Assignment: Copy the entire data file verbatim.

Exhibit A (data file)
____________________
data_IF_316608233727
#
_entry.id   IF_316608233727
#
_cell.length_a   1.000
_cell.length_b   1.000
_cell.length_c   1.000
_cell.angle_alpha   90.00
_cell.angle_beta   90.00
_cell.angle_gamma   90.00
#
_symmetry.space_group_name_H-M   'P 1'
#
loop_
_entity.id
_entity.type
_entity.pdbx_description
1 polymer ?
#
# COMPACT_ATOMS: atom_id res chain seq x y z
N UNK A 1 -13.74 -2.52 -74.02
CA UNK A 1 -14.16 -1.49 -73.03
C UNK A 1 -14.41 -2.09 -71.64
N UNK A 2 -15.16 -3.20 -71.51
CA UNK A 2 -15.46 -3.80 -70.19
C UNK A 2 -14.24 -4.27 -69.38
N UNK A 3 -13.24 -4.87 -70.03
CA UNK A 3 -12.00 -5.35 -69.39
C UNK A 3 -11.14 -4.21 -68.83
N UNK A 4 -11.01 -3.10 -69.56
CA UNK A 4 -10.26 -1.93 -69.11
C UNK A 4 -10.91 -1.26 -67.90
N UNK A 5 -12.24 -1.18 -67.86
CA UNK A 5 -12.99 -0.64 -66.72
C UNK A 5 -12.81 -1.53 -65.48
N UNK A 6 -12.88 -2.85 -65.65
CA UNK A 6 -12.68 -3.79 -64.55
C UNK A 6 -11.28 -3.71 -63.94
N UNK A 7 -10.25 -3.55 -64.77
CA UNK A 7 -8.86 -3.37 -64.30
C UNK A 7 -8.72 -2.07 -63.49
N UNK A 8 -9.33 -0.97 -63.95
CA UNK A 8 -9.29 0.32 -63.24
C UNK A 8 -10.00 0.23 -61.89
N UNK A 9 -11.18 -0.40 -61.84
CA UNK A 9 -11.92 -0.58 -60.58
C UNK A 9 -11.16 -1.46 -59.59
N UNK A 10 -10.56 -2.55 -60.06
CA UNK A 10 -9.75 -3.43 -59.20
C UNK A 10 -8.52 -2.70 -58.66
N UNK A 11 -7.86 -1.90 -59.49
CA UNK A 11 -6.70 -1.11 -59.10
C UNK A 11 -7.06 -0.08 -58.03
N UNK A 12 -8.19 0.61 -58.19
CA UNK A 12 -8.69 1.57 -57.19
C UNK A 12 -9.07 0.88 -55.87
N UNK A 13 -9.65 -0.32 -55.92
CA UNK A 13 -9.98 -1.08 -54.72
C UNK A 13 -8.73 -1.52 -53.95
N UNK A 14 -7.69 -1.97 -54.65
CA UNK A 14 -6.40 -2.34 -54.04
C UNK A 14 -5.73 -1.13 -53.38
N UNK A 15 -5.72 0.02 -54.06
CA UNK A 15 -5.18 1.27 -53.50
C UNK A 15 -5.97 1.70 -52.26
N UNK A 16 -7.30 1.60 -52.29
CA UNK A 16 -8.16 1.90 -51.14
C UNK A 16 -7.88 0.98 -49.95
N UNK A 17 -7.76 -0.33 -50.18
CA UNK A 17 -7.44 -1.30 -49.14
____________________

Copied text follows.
data_IF_316608233727
#
_entry.id   IF_316608233727
#
_cell.length_a   1.000
_cell.length_b   1.000
_cell.length_c   1.000
_cell.angle_alpha   90.00
_cell.angle_beta   90.00
_cell.angle_gamma   90.00
#
_symmetry.space_group_name_H-M   'P 1'
#
loop_
_entity.id
_entity.type
_entity.pdbx_description
1 polymer ?
#
# COMPACT_ATOMS: atom_id res chain seq x y z
N UNK A 1 -13.74 -2.52 -74.02
CA UNK A 1 -14.16 -1.49 -73.03
C UNK A 1 -14.41 -2.09 -71.64
N UNK A 2 -15.16 -3.20 -71.51
CA UNK A 2 -15.46 -3.80 -70.19
C UNK A 2 -14.24 -4.27 -69.38
N UNK A 3 -13.24 -4.87 -70.03
CA UNK A 3 -12.00 -5.35 -69.39
C UNK A 3 -11.14 -4.21 -68.83
N UNK A 4 -11.01 -3.10 -69.56
CA UNK A 4 -10.26 -1.93 -69.11
C UNK A 4 -10.91 -1.26 -67.90
N UNK A 5 -12.24 -1.18 -67.86
CA UNK A 5 -12.99 -0.64 -66.72
C UNK A 5 -12.81 -1.53 -65.48
N UNK A 6 -12.88 -2.85 -65.65
CA UNK A 6 -12.68 -3.79 -64.55
C UNK A 6 -11.28 -3.71 -63.94
N UNK A 7 -10.25 -3.55 -64.77
CA UNK A 7 -8.86 -3.37 -64.30
C UNK A 7 -8.72 -2.07 -63.49
N UNK A 8 -9.33 -0.97 -63.95
CA UNK A 8 -9.29 0.32 -63.24
C UNK A 8 -10.00 0.23 -61.89
N UNK A 9 -11.18 -0.40 -61.84
CA UNK A 9 -11.92 -0.58 -60.58
C UNK A 9 -11.16 -1.46 -59.59
N UNK A 10 -10.56 -2.55 -60.06
CA UNK A 10 -9.75 -3.43 -59.20
C UNK A 10 -8.52 -2.70 -58.66
N UNK A 11 -7.86 -1.90 -59.49
CA UNK A 11 -6.70 -1.11 -59.10
C UNK A 11 -7.06 -0.08 -58.03
N UNK A 12 -8.19 0.61 -58.19
CA UNK A 12 -8.69 1.57 -57.19
C UNK A 12 -9.07 0.88 -55.87
N UNK A 13 -9.65 -0.32 -55.92
CA UNK A 13 -9.98 -1.08 -54.72
C UNK A 13 -8.73 -1.52 -53.95
N UNK A 14 -7.69 -1.97 -54.65
CA UNK A 14 -6.40 -2.34 -54.04
C UNK A 14 -5.73 -1.13 -53.38
N UNK A 15 -5.72 0.02 -54.06
CA UNK A 15 -5.18 1.27 -53.50
C UNK A 15 -5.97 1.70 -52.26
N UNK A 16 -7.30 1.60 -52.29
CA UNK A 16 -8.16 1.90 -51.14
C UNK A 16 -7.88 0.98 -49.95
N UNK A 17 -7.76 -0.33 -50.18
CA UNK A 17 -7.44 -1.30 -49.14